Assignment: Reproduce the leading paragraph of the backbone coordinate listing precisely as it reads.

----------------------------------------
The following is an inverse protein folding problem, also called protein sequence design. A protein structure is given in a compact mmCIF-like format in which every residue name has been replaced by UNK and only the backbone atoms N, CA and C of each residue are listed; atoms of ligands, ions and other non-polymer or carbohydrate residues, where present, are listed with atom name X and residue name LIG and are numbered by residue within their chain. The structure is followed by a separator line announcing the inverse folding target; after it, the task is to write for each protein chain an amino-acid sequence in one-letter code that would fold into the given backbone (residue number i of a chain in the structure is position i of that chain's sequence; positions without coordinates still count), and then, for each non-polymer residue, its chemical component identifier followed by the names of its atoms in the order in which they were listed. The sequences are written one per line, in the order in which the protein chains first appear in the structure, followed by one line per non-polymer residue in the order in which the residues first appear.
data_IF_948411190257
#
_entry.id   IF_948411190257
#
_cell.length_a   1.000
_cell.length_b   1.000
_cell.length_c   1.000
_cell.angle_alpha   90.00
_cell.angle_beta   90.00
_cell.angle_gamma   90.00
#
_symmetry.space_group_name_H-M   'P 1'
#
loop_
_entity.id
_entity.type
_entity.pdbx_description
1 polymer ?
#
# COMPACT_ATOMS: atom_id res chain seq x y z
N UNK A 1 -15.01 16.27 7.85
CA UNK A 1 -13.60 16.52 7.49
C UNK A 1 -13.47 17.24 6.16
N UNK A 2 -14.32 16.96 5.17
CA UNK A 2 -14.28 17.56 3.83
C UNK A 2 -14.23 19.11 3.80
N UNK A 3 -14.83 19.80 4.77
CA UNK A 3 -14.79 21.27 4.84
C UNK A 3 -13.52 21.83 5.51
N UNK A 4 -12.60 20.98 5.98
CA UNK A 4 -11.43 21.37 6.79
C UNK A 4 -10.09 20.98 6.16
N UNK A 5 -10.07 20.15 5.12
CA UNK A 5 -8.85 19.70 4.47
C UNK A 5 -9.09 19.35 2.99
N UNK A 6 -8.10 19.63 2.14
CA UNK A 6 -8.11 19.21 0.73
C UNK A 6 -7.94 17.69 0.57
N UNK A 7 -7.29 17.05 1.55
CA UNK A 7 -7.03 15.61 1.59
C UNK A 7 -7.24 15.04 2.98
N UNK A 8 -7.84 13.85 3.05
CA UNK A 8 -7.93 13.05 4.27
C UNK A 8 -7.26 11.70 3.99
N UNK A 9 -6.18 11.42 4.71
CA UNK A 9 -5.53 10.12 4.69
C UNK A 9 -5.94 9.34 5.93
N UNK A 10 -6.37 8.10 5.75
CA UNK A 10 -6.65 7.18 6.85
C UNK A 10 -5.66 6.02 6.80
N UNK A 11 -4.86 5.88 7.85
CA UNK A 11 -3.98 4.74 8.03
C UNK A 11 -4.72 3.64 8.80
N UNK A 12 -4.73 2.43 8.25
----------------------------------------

The following is an inverse protein folding problem, also called protein sequence design. A protein structure is given in a compact mmCIF-like format in which every residue name has been replaced by UNK and only the backbone atoms N, CA and C of each residue are listed; atoms of ligands, ions and other non-polymer or carbohydrate residues, where present, are listed with atom name X and residue name LIG and are numbered by residue within their chain. The structure is followed by a separator line announcing the inverse folding target; after it, the task is to write for each protein chain an amino-acid sequence in one-letter code that would fold into the given backbone (residue number i of a chain in the structure is position i of that chain's sequence; positions without coordinates still count), and then, for each non-polymer residue, its chemical component identifier followed by the names of its atoms in the order in which they were listed. The sequences are written one per line, in the order in which the protein chains first appear in the structure, followed by one line per non-polymer residue in the order in which the residues first appear.